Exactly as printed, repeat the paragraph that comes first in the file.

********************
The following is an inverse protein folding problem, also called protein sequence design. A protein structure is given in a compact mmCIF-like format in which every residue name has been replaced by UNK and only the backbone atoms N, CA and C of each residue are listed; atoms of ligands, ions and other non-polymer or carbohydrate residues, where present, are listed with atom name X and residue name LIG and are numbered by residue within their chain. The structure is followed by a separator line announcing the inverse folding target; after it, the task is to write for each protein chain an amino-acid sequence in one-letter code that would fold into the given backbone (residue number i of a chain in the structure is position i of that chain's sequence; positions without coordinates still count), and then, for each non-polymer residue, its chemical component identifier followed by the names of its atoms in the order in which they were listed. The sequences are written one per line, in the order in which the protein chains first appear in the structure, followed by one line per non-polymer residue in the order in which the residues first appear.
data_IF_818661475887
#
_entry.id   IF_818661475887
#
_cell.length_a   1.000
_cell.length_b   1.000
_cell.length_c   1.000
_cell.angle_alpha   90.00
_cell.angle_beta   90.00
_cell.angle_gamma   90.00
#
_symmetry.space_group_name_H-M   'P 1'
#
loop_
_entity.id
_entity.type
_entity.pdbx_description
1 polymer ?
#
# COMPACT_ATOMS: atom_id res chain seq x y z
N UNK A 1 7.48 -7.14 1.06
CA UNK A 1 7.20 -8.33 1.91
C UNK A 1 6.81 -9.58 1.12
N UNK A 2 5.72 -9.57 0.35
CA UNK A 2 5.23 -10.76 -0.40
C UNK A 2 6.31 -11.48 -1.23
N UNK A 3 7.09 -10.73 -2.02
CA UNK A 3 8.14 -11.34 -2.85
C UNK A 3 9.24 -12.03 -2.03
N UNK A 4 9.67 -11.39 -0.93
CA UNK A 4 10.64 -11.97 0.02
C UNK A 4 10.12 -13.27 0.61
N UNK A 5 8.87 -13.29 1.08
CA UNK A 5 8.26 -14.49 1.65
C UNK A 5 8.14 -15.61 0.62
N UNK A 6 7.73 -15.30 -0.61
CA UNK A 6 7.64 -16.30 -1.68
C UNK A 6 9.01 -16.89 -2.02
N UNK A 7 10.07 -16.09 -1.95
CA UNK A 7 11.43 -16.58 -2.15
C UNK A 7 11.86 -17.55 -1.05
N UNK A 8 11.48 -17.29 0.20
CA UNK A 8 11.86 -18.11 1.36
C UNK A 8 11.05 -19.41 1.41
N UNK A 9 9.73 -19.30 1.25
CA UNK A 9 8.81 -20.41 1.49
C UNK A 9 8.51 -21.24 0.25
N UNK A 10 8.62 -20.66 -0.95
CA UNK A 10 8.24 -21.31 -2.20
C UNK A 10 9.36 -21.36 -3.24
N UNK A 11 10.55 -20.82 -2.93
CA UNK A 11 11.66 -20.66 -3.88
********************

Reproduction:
The following is an inverse protein folding problem, also called protein sequence design. A protein structure is given in a compact mmCIF-like format in which every residue name has been replaced by UNK and only the backbone atoms N, CA and C of each residue are listed; atoms of ligands, ions and other non-polymer or carbohydrate residues, where present, are listed with atom name X and residue name LIG and are numbered by residue within their chain. The structure is followed by a separator line announcing the inverse folding target; after it, the task is to write for each protein chain an amino-acid sequence in one-letter code that would fold into the given backbone (residue number i of a chain in the structure is position i of that chain's sequence; positions without coordinates still count), and then, for each non-polymer residue, its chemical component identifier followed by the names of its atoms in the order in which they were listed. The sequences are written one per line, in the order in which the protein chains first appear in the structure, followed by one line per non-polymer residue in the order in which the residues first appear.